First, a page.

CVE-2021-34727, on the other hand, concerns an insufficient bounds check when accepting incoming network traffic to the device, thus allowing an attacker to transmit specially-crafted traffic that could result in the execution of arbitrary code with root-level privileges or cause the device to reload. 1000 Series Integrated Services Routers (ISRs), 4000 Series ISRs, ASR 1000 Series Aggregation Services Routers, and Cloud Services Router 1000V Series that have the SD-WAN feature enabled are impacted by the flaw.

Lastly, CVE-2021-1619 relates to an “uninitialized variable” in the authentication, authorization, and accounting (AAA) function of Cisco IOS XE Software that could permit an authenticated, remote adversary to “install, manipulate, or delete the configuration of a network device or to corrupt memory on the device, resulting a DoS.”

Also addressed by Cisco are 15 high-severity vulnerabilities and 15 medium-severity flaws affecting different components of the IOS XE software as well as Cisco Access Points platform and Cisco SD-WAN vManage Software. Users and administrators are recommended to apply the necessary updates to mitigate any potential exploitation risk by malicious actors.

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Google Warns of a New Way Hackers Can Make Malware Undetectable on Windows

Google Warns of a New Way Hackers Can Make Malware Undetectable on Windows

Cybersecurity researchers have disclosed a novel technique adopted by a threat actor to deliberately evade detection with the help of malformed digital signatures of its malware payloads.

“Attackers created malformed code signatures that are treated as valid by Windows but are not able to be decoded or checked by OpenSSL code — which is used in a number of security scanning products,” Google Threat Analysis Group’s Neel Mehta said in a write-up published on Thursday.

The new mechanism was observed to be exploited by a notorious family of unwanted software known as OpenSUpdater that’s used to download and install other suspicious programs on compromised systems. Most targets of the campaign are users located in the U.S. who are prone to downloading cracked versions of games and other grey-area software.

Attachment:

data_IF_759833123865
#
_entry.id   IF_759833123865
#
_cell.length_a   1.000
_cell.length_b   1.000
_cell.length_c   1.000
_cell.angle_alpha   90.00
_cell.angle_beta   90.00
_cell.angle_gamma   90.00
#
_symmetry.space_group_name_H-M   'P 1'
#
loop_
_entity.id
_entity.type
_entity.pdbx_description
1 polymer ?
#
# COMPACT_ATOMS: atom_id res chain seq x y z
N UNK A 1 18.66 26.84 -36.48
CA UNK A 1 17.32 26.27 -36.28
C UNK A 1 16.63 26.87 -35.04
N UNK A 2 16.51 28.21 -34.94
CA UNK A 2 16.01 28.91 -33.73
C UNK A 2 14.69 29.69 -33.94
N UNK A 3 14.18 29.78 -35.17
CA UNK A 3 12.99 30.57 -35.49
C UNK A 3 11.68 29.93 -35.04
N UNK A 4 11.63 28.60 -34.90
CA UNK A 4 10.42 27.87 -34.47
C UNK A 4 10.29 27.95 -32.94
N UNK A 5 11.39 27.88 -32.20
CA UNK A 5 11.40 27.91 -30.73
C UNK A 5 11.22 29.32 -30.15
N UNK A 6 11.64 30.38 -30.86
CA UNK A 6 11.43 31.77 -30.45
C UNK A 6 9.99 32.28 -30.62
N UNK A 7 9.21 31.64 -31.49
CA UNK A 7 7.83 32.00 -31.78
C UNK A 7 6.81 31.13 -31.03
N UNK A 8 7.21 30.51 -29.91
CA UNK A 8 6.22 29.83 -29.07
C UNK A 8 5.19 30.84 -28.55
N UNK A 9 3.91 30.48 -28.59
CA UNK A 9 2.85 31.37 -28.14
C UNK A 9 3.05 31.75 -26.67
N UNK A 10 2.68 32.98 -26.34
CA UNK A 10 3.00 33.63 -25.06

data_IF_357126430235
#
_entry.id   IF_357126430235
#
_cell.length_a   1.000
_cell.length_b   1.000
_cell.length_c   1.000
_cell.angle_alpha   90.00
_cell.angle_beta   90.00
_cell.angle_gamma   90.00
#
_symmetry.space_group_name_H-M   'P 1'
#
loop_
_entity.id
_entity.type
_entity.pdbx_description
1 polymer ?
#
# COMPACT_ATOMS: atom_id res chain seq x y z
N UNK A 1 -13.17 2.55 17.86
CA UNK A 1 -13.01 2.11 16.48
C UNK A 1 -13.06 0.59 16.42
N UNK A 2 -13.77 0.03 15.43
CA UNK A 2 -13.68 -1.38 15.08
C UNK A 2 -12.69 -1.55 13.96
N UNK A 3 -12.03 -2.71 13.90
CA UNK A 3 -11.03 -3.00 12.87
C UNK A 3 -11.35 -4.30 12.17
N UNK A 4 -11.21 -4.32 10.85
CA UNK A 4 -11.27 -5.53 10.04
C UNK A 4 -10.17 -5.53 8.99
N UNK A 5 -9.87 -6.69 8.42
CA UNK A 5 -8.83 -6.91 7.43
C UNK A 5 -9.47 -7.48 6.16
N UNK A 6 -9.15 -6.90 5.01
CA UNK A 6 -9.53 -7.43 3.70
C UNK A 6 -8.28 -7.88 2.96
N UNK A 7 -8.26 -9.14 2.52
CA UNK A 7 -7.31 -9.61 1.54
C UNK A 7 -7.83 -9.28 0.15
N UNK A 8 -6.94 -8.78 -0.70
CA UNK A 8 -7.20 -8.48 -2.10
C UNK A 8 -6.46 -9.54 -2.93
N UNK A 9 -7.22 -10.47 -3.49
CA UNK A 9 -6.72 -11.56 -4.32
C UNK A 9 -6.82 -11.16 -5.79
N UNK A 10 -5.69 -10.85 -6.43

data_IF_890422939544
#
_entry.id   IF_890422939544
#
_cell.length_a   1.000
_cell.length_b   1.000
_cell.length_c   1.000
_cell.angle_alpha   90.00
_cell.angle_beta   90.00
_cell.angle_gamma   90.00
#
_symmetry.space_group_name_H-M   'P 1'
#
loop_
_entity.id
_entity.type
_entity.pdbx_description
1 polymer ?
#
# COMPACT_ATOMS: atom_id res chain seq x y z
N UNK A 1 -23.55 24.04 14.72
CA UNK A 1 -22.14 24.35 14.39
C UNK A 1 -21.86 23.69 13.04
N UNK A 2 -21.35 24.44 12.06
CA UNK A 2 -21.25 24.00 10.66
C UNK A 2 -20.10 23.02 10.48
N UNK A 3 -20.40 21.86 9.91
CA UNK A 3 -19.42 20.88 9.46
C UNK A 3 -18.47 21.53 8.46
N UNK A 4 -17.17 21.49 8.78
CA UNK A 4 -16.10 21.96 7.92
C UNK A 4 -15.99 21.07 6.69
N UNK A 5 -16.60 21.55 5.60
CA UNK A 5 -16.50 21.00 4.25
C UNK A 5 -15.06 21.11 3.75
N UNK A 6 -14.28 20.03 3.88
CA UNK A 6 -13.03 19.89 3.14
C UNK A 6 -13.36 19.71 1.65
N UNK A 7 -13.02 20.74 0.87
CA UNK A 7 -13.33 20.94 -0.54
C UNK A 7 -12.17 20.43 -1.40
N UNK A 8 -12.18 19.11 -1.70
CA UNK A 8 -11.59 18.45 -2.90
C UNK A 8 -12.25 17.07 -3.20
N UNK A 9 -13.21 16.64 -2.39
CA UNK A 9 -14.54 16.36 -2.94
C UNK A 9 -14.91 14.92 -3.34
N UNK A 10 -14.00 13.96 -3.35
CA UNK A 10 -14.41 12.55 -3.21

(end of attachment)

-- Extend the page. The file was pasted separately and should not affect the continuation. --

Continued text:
The findings come from a set of OpenSUpdater samples uploaded to VirusTotal at least since mid-August.

While adversaries in the past have relied on illegally obtained digital certificates to sneak adware and other unwanted software past malware detection tools or by embedding the attack code into digitally signed, trusted software components by poisoning the software supply chain, OpenSUpdater stands out for its intentional use of malformed signature to slip through defenses.

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Apple’s New iCloud Private Relay Service Leaks Users’ Real IP Addresses

Apple’s New iCloud Private Relay Service Leaks Users’ Real IP Addresses

A new as-yet unpatched weakness in Apple’s iCloud Private Relay feature could be circumvented to leak users’ true IP addresses from iOS devices running the latest version of the operating system.

Introduced as a beta with iOS 15, which was officially released this week, iCloud Private Relay aims to improve anonymity on the web by employing a dual-hop architecture that effectively shields users’ IP address, location, and DNS requests from websites and network service providers.

It achieves this by routing users’ internet traffic on the Safari browser through two proxies in order to mask who’s browsing and where that data is coming from in what could be viewed as a simplified version of Tor.

However, the feature is available only to iCloud+ subscribers running iOS 15 or macOS 12 Monterey and above.

“If you read the IP address from an HTTP request received by your server, you’ll get the IP address of the egress proxy,” FingerprintJS researcher Sergey Mostsevenko said. “Nevertheless, you can get the real client’s IP through WebRTC.”

WebRTC, short for Web Real-Time Communication, is an open-source initiative aimed at providing web browsers and mobile applications with real-time communication via APIs that enable peer-to-peer audio and video communication without the need for installing dedicated plugins or apps.

This real-time media exchange between two endpoints is established through a discovery and negotiation process called signaling that involves the use of a framework named Interactive Connectivity Establishment (ICE), which details the methods (aka candidates) that can be used by the two peers to find and establish a connection with one another, irrespective of the network topology.

The vulnerability unearthed by FingerprintJS has to do with a specific candidate dubbed “Server Reflexive Candidate” that’s generated by a STUN server when data from the endpoint needs to be transmitted around a NAT (Network Address Translator). STUN — i.e., Session Traversal Utilities for NAT — is a tool used to retrieve the public IP address and port number of a networked computer situated behind a NAT.